N = n(n – 1) / 2
In our first example, there is a maximum of 28 potential team interactions.
Computer scientists use the “O” notation to indicate the effort class, the “order of magnitude,” if you will, of algorithmic computations. The formula “n(n – 1) / 2” implies the complexity class O(n²) of a pair-wise team interactions. Such polynomial complexity can be viewed as suboptimal but deemed acceptable in small teams.
The total number of 28 interactions, however, is not the whole truth about the team complexity. The team will naturally spontaneously form transitive interaction chains, in which a developer A will talk to developer C, and, acting on A’s input, talk to developer E.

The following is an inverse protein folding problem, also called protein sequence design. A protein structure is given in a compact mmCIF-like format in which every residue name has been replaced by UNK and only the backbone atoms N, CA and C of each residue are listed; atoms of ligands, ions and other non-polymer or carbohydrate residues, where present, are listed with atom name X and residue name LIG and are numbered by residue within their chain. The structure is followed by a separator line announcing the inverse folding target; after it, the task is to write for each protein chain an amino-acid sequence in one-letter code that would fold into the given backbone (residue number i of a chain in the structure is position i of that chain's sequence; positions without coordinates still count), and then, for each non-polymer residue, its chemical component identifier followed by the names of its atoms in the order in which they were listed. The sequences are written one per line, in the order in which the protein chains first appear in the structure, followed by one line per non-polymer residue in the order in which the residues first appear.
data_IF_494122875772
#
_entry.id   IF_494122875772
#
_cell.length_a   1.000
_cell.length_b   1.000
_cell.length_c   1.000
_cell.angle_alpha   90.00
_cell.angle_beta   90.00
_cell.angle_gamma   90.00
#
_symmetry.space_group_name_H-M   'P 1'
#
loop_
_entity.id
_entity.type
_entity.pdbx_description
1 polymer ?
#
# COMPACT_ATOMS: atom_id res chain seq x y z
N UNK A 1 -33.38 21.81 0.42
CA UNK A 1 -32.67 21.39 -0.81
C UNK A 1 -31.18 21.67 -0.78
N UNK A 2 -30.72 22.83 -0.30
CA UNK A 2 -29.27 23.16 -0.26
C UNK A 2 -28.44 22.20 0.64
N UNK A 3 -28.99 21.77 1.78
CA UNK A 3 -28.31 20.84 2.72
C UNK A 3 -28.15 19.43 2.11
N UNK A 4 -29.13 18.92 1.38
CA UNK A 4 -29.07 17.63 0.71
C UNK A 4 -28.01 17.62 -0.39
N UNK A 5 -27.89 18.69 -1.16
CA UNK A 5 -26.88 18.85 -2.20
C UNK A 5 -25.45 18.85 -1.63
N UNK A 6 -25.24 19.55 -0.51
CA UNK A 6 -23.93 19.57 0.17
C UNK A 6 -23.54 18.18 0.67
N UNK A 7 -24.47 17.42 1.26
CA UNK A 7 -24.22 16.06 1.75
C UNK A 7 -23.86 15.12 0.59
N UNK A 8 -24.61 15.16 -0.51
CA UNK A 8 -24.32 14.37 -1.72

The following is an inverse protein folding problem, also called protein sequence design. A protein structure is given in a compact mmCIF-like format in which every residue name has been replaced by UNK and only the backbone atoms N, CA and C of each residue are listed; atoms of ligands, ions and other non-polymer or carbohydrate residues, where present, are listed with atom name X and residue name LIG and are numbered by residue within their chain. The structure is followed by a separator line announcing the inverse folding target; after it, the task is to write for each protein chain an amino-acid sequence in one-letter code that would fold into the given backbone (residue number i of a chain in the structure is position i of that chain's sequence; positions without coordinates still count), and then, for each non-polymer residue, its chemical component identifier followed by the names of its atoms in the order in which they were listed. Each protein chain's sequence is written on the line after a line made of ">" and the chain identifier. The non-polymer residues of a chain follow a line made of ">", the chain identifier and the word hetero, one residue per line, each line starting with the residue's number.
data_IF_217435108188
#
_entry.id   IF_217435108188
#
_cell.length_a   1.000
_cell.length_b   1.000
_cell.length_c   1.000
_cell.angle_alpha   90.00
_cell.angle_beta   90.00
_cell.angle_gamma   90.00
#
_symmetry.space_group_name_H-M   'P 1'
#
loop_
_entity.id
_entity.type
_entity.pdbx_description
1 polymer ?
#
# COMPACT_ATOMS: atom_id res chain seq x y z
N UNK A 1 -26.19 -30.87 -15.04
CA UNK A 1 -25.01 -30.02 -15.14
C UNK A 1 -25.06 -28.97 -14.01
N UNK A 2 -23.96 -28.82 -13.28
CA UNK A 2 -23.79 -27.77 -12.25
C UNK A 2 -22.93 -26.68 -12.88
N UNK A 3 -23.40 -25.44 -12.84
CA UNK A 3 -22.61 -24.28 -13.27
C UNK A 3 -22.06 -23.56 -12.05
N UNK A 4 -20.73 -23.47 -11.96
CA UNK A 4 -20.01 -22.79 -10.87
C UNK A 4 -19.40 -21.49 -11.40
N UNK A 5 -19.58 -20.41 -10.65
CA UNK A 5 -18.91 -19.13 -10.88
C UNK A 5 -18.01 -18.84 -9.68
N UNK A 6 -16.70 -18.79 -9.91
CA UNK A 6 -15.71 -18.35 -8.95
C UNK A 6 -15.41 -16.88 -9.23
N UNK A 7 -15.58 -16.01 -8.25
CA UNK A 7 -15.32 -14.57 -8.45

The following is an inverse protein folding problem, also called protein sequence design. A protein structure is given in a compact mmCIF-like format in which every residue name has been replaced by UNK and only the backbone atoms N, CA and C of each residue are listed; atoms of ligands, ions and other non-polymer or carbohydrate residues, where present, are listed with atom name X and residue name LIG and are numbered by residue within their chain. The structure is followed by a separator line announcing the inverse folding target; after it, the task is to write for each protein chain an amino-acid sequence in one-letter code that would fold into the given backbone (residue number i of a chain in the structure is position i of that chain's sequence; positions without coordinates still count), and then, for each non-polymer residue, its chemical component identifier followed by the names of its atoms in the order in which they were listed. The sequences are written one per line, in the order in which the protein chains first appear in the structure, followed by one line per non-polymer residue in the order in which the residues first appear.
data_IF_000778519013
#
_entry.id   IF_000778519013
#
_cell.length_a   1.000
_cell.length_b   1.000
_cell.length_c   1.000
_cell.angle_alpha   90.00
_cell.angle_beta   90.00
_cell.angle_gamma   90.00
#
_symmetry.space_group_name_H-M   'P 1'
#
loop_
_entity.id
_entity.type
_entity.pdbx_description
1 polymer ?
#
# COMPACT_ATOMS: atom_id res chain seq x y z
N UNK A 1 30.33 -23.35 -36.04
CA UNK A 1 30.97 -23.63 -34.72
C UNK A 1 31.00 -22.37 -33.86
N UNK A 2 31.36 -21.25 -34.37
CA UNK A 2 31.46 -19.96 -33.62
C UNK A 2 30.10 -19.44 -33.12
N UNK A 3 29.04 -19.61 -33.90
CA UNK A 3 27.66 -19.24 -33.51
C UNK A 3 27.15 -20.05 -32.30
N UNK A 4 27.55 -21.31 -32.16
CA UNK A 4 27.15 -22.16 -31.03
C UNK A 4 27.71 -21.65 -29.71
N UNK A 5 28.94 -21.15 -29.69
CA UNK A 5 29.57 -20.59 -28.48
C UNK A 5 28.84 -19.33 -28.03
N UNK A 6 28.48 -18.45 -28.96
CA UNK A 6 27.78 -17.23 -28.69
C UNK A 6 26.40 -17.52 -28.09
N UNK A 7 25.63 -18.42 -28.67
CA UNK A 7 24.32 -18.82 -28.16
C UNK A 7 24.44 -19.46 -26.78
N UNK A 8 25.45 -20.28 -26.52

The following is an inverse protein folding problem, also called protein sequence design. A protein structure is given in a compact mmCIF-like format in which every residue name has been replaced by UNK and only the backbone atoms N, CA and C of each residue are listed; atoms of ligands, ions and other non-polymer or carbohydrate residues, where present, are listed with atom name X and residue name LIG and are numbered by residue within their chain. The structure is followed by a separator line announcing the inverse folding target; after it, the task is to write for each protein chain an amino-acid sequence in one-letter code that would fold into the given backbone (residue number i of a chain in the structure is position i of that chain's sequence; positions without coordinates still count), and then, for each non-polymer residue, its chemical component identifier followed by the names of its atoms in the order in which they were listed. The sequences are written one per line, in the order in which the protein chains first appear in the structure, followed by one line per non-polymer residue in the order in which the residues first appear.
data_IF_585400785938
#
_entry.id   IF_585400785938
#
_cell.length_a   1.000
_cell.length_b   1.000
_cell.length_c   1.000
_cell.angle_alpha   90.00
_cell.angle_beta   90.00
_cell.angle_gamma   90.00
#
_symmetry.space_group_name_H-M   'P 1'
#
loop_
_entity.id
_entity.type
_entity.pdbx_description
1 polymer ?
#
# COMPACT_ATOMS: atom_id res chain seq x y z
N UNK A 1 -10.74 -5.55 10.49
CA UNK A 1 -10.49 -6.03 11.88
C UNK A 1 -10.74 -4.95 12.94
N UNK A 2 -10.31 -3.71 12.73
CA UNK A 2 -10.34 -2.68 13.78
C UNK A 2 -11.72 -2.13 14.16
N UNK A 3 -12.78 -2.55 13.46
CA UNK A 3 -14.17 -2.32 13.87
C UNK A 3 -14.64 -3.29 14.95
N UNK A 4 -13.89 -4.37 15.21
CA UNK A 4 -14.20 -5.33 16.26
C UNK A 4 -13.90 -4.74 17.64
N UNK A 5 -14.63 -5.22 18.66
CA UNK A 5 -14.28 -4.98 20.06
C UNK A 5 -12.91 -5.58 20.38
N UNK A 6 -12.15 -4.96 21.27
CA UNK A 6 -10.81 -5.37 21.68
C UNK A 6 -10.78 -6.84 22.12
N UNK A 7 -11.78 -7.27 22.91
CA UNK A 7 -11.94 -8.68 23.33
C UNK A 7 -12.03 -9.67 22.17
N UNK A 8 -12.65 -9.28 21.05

Two transitions (A -> C -> E) are the result of the three developers working on adding value, such as implementing a complex feature.
Independently, developer A could contact developer H, then hand the task over to developer E. In turn, E would delegate a chunk of work to B to finalize the feature. In this case, three different transitions were needed to complete the complex feature: A -> H -> E -> B.
The maximum number of all possible “sub-trees” (the “complete graph,” see here) of such interactions (= graph vertices) can be calculated using the following formula:
The total length of such transitive interactions “chains” grows very fast.